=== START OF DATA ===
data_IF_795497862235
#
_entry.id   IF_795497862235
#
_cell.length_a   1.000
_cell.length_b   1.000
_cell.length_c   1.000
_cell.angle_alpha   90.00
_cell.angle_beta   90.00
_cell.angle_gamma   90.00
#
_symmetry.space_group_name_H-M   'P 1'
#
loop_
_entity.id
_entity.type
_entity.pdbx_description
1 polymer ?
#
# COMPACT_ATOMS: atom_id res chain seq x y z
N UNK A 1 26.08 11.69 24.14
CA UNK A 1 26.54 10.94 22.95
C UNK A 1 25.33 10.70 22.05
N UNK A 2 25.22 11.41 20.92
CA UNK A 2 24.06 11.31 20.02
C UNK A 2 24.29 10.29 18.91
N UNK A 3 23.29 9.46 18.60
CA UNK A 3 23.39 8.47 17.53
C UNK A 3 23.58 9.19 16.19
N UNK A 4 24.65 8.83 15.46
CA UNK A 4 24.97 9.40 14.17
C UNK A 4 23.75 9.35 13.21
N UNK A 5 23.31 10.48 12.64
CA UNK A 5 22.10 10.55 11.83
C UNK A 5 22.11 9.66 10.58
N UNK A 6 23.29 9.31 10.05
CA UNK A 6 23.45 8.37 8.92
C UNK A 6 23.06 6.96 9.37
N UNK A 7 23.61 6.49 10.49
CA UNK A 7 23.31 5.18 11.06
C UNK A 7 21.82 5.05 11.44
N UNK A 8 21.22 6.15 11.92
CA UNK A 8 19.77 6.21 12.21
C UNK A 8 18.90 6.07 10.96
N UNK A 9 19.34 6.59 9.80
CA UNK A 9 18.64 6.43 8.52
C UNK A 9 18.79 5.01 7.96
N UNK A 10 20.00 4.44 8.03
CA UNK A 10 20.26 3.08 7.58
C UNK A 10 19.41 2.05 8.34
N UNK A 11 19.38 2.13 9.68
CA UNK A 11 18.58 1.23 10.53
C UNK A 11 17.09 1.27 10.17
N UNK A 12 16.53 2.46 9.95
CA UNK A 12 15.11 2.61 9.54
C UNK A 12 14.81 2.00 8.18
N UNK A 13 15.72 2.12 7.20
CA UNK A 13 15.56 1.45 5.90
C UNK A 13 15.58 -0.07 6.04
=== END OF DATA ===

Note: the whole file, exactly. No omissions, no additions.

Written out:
data_IF_795497862235
#
_entry.id   IF_795497862235
#
_cell.length_a   1.000
_cell.length_b   1.000
_cell.length_c   1.000
_cell.angle_alpha   90.00
_cell.angle_beta   90.00
_cell.angle_gamma   90.00
#
_symmetry.space_group_name_H-M   'P 1'
#
loop_
_entity.id
_entity.type
_entity.pdbx_description
1 polymer ?
#
# COMPACT_ATOMS: atom_id res chain seq x y z
N UNK A 1 26.08 11.69 24.14
CA UNK A 1 26.54 10.94 22.95
C UNK A 1 25.33 10.70 22.05
N UNK A 2 25.22 11.41 20.92
CA UNK A 2 24.06 11.31 20.02
C UNK A 2 24.29 10.29 18.91
N UNK A 3 23.29 9.46 18.60
CA UNK A 3 23.39 8.47 17.53
C UNK A 3 23.58 9.19 16.19
N UNK A 4 24.65 8.83 15.46
CA UNK A 4 24.97 9.40 14.17
C UNK A 4 23.75 9.35 13.21
N UNK A 5 23.31 10.48 12.64
CA UNK A 5 22.10 10.55 11.83
C UNK A 5 22.11 9.66 10.58
N UNK A 6 23.29 9.31 10.05
CA UNK A 6 23.45 8.37 8.92
C UNK A 6 23.06 6.96 9.37
N UNK A 7 23.61 6.49 10.49
CA UNK A 7 23.31 5.18 11.06
C UNK A 7 21.82 5.05 11.44
N UNK A 8 21.22 6.15 11.92
CA UNK A 8 19.77 6.21 12.21
C UNK A 8 18.90 6.07 10.96
N UNK A 9 19.34 6.59 9.80
CA UNK A 9 18.64 6.43 8.52
C UNK A 9 18.79 5.01 7.96
N UNK A 10 20.00 4.44 8.03
CA UNK A 10 20.26 3.08 7.58
C UNK A 10 19.41 2.05 8.34
N UNK A 11 19.38 2.13 9.68
CA UNK A 11 18.58 1.23 10.53
C UNK A 11 17.09 1.27 10.17
N UNK A 12 16.53 2.46 9.95
CA UNK A 12 15.11 2.61 9.54
C UNK A 12 14.81 2.00 8.18
N UNK A 13 15.72 2.12 7.20
CA UNK A 13 15.56 1.45 5.90
C UNK A 13 15.58 -0.07 6.04